3.3. Logistic Regression Analysis of Organ Failure in Patients with AP

Finally, we analyzed whether organ failure correlated with the epidemiology and clinical features of NAFLD. Multivariate logistic regression analysis was performed, and the results showed that patients with mild-NAFLD had a risk of organ failure 1.771 times greater than those without NAFLD (95% confidence interval [CI] = 1.080-2.903 and P = 0.023). Furthermore, patients with M+S-NAFLD had a 3.115 times greater risk of organ failure than those without NAFLD (95% CI = 1.766-5.493 and P ≤ 0.001). It is worth noting that patients with high TG may have a greater risk of organ failure (odds ratio = 1.026, 95% CI = 1.001-1.052, and P = 0.040 Table 4).

4. Discussion

Clinically, there are many causes of AP, including gallstone, alcohol, and hyperlipidemia. Gallstone is the primary cause globally, whereas in China, hyperlipidemia has exceeded alcohol to become the second major cause of pancreatitis [15, 19]. In the present study, patients with gallstone, hyperlipidemia pancreatitis (HTG-AP) and others accounted for 31.6%, 48.1%, and 20.3%, respectively. Further analysis of data revealed that the main cause of AP in the non-NAFLD group was gallstone, accounting for approximately 49.0%, whereas hyperlipidemia pancreatitis had the highest incidence in the NAFLD group (65.3%). The higher proportion of HTG-AP was probably because some biliary patients may have been excluded from the cohort without CT examination.

The results of this study showed that the severity of AP, including the clinical score, incidence of SIRS, and organ failure, in the NAFLD group was scientifically higher than that in the non-NAFLD group, which was consistent with the results reported by Xu and Mikolasevic [14, 24]. In addition, we found that the incidence of SIRS and organ failure showed an upward trend with the aggravation of the severity of NAFLD (P trend <0.001). All these findings imply that the severity of NAFLD has an impact on the course of AP. NAFLD is well known to be associated with other metabolic diseases, such as obesity, diabetes, and hyperlipidemia, and these metabolic diseases have a clear role in the severity of AP. In light of this, we further performed logistic regression analysis and determined that NAFLD was an independent risk factor for AP.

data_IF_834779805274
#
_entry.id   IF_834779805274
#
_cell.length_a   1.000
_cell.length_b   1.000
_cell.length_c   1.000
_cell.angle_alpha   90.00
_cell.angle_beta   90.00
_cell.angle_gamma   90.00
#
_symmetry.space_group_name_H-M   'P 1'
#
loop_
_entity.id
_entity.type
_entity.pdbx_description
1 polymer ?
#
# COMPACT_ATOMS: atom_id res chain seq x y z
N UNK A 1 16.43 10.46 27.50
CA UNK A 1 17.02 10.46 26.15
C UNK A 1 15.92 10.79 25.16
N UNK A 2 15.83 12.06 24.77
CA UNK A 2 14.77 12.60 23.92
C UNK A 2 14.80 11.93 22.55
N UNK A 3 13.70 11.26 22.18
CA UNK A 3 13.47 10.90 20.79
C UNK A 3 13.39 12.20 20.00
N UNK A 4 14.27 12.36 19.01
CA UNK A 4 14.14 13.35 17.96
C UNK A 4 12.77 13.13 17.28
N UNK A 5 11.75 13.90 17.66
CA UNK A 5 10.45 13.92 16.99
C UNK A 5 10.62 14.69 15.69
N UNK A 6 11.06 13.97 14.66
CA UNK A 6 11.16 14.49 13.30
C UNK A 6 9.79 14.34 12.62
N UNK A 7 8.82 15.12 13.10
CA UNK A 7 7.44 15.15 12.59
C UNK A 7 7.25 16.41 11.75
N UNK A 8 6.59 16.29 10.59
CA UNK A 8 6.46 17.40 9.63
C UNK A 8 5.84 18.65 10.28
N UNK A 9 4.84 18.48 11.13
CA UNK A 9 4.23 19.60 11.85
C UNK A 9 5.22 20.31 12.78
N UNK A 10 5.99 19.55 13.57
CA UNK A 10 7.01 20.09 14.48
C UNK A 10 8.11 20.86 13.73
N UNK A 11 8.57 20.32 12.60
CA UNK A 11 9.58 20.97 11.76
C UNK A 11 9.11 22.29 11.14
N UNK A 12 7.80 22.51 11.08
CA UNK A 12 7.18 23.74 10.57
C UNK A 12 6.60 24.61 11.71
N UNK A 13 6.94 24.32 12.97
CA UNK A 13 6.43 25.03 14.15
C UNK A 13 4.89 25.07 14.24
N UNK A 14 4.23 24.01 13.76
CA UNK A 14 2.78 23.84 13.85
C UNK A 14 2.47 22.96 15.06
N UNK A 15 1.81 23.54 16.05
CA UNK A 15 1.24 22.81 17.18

The mechanism by which NAFLD exacerbates pancreatitis remains to be elucidated. Patients with NAFLD are often associated with obesity. In our study, the BMI of NAFLD patients was 26.90 ± 3.45. The body is in a chronic inflammatory process for a long time in obesity patients, which makes the inflammatory factor response easy to expand. And NAFLD itself is an inflammatory disease that promotes chronic systemic inflammation [2527], which may be an important reason for its exacerbation of AP. Secondly, in theory, Kupffer cells which are resident macrophages of the liver that represent approximately 70% of the liver’s total macrophages play a very important role in the pathogenesis of AP by releasing a large number of inflammatory factors [28]. In the condition of NAFLD, the ability of Kupffer cells to release inflammatory factors increased greatly. In addition, NAFLD patients are often accompanied by disorders of adipokine levels, such as elevated CPR, IL-6, leptin, and reduced adiponectin levels, which make the body more prone to SIRS response [29]. Moreover there are reports that, in fatty liver mice and human, the reduction of alpha-1-antitrypsin (AAT) levels and the reduction of AAT can lead to excessive activation of inflammation [30].